The ADC has several studies under way and we are looking for volunteers to help us learn more about memory loss. To volunteer, leave your contact information on the Join a Study page.
To learn more about studies under way, scroll down for more information or call the UT Southwestern Memory Research Unit at 214-648-0563.
Study participants like Dewayne Nash, M.D., (see video below) have found that participating in our clinical trials has helped him in ways he never expected.
Observational and Biomarker Development Studies
CORE AND TARCC RESEARCH STUDIES
People with no memory complaint, mild cognitive impairment (MCI), or early Alzheimer’s disease (AD) are needed for observational studies. The studies usually involve one visit a year for neuropsychological testing, neurological exams, brain imaging, and blood sampling. The data collected from these visits are used by many investigators studying the aging brain and disorders of cognitive function. These visits may involve financial compensation. Call Marchetta Miller at 214-648-0563 for more information.
LOAD (LATE-ONSET-ALZHEIMER’S DISEASE GENETICS INITIATIVE)
The LOAD study began enrolling subjects in 2002, with more than 500 subjects enrolled through UT Southwestern. A new grant, based on previous findings from that study, is facilitating a phone follow-up for subjects from the first study as well as enrolling new subjects.
The goal of this national study is to expand upon the scope of data gathered from subjects already enrolled in the first phase of LOAD as well as to enroll new large families (with three or more living siblings age 60 or older) diagnosed with Alzheimer’s disease. The focus is to learn more about the genetic, environmental, and health risks that may contribute to the development of Alzheimer’s. For all subjects previously enrolled in the LOAD study, the coordinator will call each person for phone follow-up only. New subjects from previously participating families who are now age 50 or older may also enroll in this study. Call Kasia Harrah at 214-648-9118 for more information.
A4 – ANTI-AMYLOID TREATMENT IN ASYMPTOMATIC AD
The A4 study is for individuals aged 65-85 who have normal thinking and memory function but who have evidence of amyloid plaque build-up in their brains and who may be at risk for developing Alzheimer's disease (AD) memory loss in the future. A4 is a ground-breaking trial that will test an anti-amyloid investigational drug in older individuals who do not yet show symptoms of Alzheimer's disease cognitive impairment or dementia with the aim of delaying or preventing memory and cognitive decline. Please call Erica Adkins, 214-648-9343, for more details.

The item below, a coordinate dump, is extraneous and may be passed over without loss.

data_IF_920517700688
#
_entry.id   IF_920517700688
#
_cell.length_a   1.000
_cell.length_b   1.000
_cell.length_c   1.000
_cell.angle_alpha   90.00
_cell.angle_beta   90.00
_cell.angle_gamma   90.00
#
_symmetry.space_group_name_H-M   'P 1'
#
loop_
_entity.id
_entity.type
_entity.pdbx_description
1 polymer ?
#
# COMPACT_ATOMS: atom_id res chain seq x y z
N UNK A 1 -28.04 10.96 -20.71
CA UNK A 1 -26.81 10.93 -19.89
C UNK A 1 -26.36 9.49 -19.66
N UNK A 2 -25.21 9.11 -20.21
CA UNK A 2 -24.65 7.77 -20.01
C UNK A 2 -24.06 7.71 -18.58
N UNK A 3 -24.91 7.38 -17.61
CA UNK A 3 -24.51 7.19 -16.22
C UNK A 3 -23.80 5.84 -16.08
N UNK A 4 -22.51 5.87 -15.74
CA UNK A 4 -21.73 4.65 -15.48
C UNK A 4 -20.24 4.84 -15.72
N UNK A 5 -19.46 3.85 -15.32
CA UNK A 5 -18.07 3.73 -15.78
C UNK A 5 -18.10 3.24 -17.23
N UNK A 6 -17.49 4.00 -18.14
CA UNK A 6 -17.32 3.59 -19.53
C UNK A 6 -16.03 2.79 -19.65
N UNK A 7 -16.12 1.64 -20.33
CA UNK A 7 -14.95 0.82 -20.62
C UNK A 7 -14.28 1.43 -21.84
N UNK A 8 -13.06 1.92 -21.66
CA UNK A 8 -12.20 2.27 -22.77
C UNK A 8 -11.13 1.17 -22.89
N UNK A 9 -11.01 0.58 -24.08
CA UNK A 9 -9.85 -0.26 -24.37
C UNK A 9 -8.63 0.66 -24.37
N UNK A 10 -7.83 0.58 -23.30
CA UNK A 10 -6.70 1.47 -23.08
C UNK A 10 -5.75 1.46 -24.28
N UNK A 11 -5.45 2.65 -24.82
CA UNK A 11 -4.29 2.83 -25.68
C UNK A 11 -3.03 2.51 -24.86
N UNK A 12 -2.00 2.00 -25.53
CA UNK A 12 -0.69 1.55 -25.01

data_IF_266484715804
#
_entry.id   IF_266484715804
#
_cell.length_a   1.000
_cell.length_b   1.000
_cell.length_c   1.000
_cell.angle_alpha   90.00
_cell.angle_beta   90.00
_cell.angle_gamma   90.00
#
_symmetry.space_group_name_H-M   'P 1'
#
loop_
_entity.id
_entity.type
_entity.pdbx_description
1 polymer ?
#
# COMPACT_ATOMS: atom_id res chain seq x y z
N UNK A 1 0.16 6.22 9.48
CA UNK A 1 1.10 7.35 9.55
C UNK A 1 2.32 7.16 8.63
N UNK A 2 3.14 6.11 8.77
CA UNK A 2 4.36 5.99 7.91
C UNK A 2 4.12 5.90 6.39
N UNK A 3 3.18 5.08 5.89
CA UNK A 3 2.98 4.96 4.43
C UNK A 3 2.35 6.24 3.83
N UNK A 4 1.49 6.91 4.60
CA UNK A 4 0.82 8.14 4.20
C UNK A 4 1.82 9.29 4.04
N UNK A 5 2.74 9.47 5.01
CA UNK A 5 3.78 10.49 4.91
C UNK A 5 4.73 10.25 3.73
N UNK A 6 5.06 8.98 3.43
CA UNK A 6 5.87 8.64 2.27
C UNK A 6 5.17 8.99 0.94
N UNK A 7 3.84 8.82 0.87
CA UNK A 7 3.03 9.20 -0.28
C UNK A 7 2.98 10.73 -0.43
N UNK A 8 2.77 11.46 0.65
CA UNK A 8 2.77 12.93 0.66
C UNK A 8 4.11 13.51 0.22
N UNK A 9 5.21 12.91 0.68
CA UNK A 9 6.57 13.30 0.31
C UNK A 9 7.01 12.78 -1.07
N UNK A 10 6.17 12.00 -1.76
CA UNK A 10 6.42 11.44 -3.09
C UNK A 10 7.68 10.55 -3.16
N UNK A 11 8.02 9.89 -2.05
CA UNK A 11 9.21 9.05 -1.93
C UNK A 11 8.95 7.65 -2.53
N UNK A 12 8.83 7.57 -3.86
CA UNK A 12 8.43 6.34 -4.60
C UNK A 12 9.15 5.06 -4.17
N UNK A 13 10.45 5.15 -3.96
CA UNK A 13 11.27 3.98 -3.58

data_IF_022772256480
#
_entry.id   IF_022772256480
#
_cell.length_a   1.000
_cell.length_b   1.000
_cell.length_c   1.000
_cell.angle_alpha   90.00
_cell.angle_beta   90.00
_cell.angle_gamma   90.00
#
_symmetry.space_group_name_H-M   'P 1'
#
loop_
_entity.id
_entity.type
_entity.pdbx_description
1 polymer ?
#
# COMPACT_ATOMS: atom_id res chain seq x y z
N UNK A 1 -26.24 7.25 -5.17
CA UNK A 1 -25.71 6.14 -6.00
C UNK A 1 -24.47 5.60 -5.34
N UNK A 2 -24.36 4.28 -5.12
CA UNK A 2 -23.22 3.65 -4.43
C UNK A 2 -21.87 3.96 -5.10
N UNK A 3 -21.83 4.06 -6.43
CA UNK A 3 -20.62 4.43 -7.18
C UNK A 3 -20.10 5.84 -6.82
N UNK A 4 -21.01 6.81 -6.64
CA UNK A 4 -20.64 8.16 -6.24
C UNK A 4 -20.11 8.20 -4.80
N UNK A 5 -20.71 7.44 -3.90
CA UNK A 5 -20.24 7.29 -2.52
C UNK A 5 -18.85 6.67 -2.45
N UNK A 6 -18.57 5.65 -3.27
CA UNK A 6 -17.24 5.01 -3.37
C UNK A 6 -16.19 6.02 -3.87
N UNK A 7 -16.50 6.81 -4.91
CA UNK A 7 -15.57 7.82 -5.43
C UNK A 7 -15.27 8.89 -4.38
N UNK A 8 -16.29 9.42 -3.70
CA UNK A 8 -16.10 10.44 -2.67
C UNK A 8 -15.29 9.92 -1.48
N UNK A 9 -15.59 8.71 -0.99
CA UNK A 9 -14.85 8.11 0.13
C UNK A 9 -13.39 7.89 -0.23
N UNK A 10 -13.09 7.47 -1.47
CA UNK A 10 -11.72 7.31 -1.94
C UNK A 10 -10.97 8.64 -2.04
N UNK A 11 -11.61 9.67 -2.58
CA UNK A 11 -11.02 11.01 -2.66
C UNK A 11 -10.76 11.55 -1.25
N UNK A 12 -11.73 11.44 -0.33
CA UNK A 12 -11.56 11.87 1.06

COMING EARLY 2016
SNIFF – STUDY OF NASAL INSULIN TO FIGHT FORGETFULNESS
The SNIFF Study, or Study of Nasal Insulin to Fight Forgetfulness, will be a clinical study for participants aged 55-85 with amnestic Mild Cognitive Impairment (aMCI) or mild Alzheimer’s Disease (AD ) who do NOT take drugs for diabetes (type I or II). The purpose of the SNIFF study will be to find out whether a type of insulin, when administered as a nasal spray, improves memory in adults with a mild memory impairment or Alzheimer’s disease (AD). Growing evidence suggests that insulin carries out multiple functions in the brain and that poor regulation of insulin may contribute to the development of AD. Insulin resistance, reduced cerebrospinal fluid insulin levels, and reduced brain insulin signals have been found in AD patients, suggesting that a therapy aimed at correcting these deficiencies may be beneficial. Although this study is not open to enrollment yet, please check our website for updates (www.utsouthwestern.edu/adc), as well as www.clinicaltrials.gov (search identifier NCT01767909) or call Sheila Joshi at 214-648-9394, for more information.
BIOGEN – A PHASE 3 MULTICENTER, RANDOMIZED, DOUBLE-BLIND, PLACEBO-CONTROLLED, PARALLEL-GROUP STUDY TO EVALUATE THE EFFICACY AND SAFETY OF ADUCANUMAB (BIIB037) IN SUBJECTS WITH EARLY ALZHEIMER’S DISEASE
The purpose of this study is to evaluate the efficacy of monthly doses of aducanumab in slowing cognitive and functional impairment as compared with placebo, for persons with mild cognitive impairment (MCI) due to Alzheimer’s Disease (AD) and for persons with mild AD. Each participant will need a study partner – someone who is close to them, such as a family member or close friend – to attend certain study visits and provide information to the study team. You may be able to take part in this study if you have a study partner, are 50–85 years of age and are experiencing symptoms that might be related to mild Alzheimer’s disease, such as problems with memory or thinking clearly. Please call Zohre German at 214-648-2952 for more information about this study.